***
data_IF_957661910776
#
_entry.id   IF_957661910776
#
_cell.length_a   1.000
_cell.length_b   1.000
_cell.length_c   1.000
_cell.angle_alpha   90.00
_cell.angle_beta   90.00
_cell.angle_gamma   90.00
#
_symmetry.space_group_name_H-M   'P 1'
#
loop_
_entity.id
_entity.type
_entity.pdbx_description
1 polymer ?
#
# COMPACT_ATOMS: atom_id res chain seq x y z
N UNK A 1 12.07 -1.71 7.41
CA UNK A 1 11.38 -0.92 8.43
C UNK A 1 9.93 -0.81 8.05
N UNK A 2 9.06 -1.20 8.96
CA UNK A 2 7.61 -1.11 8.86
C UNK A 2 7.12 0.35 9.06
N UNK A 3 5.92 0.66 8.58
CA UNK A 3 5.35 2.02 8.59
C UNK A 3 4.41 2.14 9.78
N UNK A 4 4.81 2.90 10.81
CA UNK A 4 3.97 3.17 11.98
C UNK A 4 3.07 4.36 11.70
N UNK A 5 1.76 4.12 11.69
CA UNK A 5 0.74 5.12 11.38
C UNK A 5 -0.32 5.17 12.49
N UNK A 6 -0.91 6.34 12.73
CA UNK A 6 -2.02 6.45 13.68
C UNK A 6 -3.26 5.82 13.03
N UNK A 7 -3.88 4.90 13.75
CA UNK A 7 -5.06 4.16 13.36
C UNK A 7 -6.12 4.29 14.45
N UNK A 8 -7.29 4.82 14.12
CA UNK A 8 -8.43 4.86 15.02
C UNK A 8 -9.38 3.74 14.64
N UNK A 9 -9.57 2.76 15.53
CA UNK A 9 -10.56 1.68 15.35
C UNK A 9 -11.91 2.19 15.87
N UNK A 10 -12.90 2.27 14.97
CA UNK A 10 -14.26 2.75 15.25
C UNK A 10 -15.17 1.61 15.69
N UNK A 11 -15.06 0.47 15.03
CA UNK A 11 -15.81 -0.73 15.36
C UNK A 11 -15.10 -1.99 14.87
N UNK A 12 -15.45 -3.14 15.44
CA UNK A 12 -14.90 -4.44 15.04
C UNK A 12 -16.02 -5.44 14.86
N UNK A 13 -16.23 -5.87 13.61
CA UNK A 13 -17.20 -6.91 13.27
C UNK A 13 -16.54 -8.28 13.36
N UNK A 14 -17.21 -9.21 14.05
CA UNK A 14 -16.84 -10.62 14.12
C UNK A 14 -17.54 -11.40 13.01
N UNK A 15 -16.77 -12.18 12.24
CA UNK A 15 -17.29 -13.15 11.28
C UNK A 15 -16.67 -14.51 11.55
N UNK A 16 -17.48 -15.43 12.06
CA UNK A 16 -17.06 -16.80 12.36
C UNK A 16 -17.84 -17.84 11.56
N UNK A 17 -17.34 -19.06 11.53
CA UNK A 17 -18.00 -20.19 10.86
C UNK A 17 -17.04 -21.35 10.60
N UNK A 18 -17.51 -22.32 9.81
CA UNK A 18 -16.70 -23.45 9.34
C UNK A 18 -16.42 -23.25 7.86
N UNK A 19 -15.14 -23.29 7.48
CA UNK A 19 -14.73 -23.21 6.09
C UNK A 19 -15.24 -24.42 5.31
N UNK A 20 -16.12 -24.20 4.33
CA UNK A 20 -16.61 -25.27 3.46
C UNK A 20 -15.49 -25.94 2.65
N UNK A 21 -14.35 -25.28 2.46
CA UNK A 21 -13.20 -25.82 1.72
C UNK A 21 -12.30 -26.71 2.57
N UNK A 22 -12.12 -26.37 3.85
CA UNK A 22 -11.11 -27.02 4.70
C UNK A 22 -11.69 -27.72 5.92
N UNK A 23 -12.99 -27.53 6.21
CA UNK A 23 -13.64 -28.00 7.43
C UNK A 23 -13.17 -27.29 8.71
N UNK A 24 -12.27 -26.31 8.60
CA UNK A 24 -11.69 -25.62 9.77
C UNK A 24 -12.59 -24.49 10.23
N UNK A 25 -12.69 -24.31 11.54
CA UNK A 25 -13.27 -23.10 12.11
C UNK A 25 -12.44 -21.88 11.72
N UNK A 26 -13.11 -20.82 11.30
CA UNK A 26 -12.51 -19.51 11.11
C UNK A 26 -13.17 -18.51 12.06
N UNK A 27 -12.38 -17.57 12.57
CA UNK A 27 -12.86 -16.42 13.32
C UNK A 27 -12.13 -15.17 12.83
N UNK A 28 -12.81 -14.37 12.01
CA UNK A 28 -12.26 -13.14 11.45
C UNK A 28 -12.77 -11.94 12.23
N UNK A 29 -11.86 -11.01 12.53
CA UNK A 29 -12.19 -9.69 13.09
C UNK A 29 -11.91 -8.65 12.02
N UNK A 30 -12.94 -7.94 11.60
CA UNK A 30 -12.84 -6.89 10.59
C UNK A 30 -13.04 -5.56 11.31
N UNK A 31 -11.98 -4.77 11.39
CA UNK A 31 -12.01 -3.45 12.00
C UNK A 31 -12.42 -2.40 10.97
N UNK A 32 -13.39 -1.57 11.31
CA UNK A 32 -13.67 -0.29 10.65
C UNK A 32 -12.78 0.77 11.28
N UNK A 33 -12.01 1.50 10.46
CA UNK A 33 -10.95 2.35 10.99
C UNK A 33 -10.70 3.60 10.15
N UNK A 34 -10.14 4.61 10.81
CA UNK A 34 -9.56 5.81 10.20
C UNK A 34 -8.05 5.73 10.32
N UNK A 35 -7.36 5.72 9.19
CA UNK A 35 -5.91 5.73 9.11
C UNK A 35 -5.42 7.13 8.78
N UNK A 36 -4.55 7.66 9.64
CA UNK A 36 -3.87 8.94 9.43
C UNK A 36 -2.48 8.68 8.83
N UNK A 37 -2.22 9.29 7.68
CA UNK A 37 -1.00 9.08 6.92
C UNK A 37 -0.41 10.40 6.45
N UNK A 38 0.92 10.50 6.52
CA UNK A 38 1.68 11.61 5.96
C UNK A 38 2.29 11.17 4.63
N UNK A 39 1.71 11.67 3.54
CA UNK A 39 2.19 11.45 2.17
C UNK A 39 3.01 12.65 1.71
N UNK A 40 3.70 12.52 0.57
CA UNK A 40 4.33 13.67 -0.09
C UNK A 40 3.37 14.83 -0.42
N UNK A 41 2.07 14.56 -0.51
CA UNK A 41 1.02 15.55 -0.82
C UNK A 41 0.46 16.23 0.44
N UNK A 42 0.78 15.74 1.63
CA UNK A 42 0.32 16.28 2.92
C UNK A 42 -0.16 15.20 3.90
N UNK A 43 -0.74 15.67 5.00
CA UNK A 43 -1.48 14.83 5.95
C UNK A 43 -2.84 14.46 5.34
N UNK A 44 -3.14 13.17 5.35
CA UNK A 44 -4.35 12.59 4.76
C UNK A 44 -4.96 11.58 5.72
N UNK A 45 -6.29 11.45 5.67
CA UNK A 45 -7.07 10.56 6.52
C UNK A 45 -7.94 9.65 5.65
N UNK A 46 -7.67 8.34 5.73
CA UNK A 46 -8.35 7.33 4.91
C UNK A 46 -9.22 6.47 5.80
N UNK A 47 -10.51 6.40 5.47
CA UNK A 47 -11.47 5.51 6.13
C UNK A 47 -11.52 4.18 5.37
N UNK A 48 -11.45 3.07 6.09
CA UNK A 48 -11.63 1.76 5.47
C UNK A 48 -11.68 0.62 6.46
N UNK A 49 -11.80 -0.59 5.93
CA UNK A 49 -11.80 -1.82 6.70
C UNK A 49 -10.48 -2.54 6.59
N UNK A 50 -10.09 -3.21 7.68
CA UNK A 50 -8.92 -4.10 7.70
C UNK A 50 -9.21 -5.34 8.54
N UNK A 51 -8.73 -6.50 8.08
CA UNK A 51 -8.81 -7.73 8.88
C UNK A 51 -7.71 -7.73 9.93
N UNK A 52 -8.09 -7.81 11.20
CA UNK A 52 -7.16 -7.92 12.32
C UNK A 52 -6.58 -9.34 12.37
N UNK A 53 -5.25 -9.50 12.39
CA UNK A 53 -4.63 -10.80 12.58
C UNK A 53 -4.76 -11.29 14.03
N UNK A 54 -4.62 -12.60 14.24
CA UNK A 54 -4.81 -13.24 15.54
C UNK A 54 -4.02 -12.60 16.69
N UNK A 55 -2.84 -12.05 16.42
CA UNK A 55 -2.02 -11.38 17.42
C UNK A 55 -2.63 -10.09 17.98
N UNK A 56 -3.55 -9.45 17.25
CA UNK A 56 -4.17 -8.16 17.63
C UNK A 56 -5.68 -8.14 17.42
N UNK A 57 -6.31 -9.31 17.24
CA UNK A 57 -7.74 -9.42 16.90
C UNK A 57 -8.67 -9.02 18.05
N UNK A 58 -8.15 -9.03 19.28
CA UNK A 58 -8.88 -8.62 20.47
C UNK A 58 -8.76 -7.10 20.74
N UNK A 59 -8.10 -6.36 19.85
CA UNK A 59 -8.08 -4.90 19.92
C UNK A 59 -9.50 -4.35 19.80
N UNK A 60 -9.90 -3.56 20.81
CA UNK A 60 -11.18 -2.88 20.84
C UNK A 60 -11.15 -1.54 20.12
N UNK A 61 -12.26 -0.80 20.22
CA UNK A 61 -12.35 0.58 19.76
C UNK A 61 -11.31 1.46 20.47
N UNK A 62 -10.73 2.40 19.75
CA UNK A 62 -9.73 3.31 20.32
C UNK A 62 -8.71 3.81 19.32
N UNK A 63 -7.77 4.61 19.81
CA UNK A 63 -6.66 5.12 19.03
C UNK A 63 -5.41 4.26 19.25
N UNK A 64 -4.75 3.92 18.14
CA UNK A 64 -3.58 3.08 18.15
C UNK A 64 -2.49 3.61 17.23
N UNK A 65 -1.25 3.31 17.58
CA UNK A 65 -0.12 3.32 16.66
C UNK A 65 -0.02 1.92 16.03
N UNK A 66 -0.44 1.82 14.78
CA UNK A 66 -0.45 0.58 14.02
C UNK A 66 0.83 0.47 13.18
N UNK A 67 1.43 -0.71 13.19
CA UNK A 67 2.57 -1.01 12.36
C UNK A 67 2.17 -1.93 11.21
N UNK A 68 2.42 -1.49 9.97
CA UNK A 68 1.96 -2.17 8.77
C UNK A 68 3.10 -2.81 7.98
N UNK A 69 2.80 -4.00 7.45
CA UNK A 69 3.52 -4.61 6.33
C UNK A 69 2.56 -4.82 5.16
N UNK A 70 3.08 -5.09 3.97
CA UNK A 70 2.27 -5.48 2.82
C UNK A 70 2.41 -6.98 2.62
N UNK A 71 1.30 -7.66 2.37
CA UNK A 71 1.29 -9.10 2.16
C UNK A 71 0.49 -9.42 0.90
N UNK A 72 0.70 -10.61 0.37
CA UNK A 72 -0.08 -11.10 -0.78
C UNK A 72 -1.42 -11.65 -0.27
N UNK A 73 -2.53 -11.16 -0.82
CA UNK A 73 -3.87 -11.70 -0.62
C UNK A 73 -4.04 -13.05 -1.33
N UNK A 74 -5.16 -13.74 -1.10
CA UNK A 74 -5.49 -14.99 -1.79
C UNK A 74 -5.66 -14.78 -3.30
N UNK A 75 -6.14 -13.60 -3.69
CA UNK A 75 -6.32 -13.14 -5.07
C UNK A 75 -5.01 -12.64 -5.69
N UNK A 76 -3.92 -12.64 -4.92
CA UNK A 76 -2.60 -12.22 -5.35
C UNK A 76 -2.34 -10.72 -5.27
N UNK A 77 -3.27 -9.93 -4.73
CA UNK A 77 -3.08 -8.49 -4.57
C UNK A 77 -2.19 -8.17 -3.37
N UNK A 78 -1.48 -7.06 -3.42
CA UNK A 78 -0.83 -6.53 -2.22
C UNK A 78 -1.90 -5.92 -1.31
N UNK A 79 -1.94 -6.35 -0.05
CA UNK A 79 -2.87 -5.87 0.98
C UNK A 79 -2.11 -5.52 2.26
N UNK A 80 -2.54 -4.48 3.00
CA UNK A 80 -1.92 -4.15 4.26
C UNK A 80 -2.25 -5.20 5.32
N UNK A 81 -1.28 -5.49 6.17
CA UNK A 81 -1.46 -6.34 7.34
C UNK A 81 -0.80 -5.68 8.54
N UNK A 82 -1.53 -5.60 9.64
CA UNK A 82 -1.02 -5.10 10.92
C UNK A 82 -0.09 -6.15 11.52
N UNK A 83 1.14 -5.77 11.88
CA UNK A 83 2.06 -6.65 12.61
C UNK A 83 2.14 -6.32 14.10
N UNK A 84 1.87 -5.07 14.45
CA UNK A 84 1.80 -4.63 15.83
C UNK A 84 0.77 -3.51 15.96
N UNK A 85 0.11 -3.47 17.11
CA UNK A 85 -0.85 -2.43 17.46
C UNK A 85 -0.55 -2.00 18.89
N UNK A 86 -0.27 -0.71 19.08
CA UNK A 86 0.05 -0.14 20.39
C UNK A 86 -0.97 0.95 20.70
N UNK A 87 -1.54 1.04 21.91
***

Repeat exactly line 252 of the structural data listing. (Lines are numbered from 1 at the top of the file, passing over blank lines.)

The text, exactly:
N UNK A 78 -1.48 -7.06 -3.42